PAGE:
The Believers Are But Brothers is a painful show, a relentless show, and an exhausting show. It does have brief moments of humour but in the end it answers no questions just as it tells no lies. This is reality. Hyper-reality.

Designed by Pacey, the stage is set up with two men (Alipoor and Emery) with complex tech gaming set ups with multiple screens facing each other and playing 'Call Of Duty'. Between them is a large screen separating them theoretically in time and space. On a more meta level this screen also resembled the board for the game Battleship and war rooms and surveillance control stations, etc. We don't engage with Emery at all, and he doesn't engage with us - kind of. I suspect he was the one in control of the messages which at times arrive at a breakneck pace then suddenly silence to extended lulls before starting up again.

Alipoor, on the other hand, switches between speaking to us directly and intimately to proclaiming over a microphone and then turning his attention back to the computers and speaking to us through the large screen. All of this reinforces the multimedia barrage of messaging coming at youth and the impossibility for our minds and senses to find time to ponder and analyse and apply critical thought and reason to the ideas.

In many respects the information was too fast and furious to follow any one thread in the story too closely, but if you think this is what you are meant to be doing you are missing the point. You CAN'T do it. All you can do is sort through the bits that you can grab and piece a picture together that matches your understanding of the world and gives you a sense of meaning and control.

I suspect The Believers Are But Brothers is going to be a real challenge for audience members who do not engage with social media. It may come across as a meaningless barrage of everything they hate and don't understand. Perhaps this is an important point too?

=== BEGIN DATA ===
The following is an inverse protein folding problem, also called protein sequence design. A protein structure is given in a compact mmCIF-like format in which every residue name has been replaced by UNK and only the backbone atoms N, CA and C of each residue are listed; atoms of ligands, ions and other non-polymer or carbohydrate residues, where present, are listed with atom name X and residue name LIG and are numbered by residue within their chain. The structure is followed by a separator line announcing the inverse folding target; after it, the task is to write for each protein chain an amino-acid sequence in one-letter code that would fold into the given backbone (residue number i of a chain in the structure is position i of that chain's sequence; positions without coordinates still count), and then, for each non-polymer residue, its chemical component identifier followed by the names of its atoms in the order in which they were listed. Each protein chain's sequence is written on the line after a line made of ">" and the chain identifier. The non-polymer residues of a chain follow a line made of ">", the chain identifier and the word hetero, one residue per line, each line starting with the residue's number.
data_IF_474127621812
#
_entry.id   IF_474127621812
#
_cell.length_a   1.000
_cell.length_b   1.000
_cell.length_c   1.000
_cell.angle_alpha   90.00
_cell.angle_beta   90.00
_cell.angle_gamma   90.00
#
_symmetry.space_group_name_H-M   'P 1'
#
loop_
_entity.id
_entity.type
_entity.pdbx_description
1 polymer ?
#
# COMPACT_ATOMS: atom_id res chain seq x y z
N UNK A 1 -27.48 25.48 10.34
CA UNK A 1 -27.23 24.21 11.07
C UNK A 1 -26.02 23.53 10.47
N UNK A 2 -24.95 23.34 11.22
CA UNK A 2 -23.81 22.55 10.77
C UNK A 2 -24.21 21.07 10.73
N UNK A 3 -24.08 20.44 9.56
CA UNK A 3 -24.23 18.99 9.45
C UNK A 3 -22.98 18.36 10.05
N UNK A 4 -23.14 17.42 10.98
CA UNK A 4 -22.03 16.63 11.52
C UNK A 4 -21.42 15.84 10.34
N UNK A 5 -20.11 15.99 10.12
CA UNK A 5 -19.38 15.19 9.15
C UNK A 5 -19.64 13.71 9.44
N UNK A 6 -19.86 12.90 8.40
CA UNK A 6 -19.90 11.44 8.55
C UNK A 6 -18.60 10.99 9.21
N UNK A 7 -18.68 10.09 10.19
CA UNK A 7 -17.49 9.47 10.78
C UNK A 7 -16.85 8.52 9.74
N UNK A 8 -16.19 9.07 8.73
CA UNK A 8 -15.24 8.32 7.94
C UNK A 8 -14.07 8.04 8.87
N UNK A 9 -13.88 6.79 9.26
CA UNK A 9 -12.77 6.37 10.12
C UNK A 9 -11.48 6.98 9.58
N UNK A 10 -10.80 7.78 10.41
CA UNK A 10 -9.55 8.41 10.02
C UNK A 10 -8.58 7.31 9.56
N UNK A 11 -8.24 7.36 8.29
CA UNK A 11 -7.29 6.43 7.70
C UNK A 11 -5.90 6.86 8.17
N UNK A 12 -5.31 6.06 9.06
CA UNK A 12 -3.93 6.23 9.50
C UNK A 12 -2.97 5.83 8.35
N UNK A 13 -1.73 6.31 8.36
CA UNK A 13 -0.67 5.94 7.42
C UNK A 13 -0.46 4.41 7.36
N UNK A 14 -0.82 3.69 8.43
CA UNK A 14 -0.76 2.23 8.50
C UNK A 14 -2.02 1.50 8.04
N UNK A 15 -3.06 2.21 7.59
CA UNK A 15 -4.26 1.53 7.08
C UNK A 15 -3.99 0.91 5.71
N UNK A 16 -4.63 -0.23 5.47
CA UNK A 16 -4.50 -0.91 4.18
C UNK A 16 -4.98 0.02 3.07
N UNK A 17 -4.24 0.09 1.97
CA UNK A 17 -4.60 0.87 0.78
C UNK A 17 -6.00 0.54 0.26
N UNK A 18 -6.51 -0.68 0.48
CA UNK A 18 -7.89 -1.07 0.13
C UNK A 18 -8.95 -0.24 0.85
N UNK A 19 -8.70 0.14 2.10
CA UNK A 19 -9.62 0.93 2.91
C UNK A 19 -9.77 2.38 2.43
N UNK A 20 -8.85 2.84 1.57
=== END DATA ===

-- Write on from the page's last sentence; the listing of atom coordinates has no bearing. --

For the majority I really suggest you download What's App for the show (it's free) and engage. You can always uninstall it after the show as I have.I also highly recommend following the instructions because if you don't, nobody in the room gets the experience the theatre making team have set out to create.

On the other hand, perhaps not complying is a statement in itself...? This very line of questioning is all part of the quandary Alipoor is commenting on and questioning and this is what makes the show so good - and so frustrating!

4.5 Stars

Return To Escape From Woomera - Live Art Review

What: Return To Escape From Woomera
When: 21 - 25 May 2019
Where: The Stables, Meat Market
Created and presented by: Appelspiel
Set and Lighting by: Emma Lockhart-Wilson
Simon Vaughan and Nathan Harrison
It is Melbourne Knowledge Week all over town this week and, as usual, Arts House are bringing two fascinating, challenging, and conversation challenging events which push the boundaries of what is art and why we make it. The first of these events, Return To Escape From Woomera, opened last night in The Stables as the Meat Market.